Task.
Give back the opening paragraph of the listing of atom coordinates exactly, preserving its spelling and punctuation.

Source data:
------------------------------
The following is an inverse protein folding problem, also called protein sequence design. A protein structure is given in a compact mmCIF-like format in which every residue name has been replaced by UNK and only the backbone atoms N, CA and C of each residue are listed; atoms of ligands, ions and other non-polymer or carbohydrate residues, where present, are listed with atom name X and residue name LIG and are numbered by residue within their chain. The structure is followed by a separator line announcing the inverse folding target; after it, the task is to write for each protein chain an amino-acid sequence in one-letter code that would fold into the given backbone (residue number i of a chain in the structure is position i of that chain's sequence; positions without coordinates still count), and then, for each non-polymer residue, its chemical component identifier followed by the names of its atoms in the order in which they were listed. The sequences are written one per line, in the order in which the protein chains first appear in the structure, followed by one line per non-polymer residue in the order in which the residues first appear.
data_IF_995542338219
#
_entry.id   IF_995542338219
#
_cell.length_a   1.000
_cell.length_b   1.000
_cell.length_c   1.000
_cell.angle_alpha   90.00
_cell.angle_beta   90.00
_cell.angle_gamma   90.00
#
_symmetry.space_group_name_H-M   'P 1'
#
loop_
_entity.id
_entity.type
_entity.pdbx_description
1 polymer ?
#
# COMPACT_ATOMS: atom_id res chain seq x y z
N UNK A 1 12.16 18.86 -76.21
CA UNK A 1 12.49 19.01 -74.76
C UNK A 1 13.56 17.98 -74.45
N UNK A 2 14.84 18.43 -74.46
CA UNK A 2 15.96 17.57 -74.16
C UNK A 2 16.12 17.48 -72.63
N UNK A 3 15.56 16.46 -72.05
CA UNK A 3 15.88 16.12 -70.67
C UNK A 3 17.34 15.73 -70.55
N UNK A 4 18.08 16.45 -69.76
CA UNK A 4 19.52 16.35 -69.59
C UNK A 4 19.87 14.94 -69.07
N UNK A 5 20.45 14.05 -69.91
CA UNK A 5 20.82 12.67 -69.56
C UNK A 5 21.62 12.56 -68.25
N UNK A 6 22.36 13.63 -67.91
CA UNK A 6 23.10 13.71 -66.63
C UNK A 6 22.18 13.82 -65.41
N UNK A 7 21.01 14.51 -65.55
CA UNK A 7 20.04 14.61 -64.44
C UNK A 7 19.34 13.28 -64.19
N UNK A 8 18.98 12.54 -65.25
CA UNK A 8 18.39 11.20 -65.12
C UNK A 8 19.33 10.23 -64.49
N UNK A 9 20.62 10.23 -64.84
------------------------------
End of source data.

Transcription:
The following is an inverse protein folding problem, also called protein sequence design. A protein structure is given in a compact mmCIF-like format in which every residue name has been replaced by UNK and only the backbone atoms N, CA and C of each residue are listed; atoms of ligands, ions and other non-polymer or carbohydrate residues, where present, are listed with atom name X and residue name LIG and are numbered by residue within their chain. The structure is followed by a separator line announcing the inverse folding target; after it, the task is to write for each protein chain an amino-acid sequence in one-letter code that would fold into the given backbone (residue number i of a chain in the structure is position i of that chain's sequence; positions without coordinates still count), and then, for each non-polymer residue, its chemical component identifier followed by the names of its atoms in the order in which they were listed. The sequences are written one per line, in the order in which the protein chains first appear in the structure, followed by one line per non-polymer residue in the order in which the residues first appear.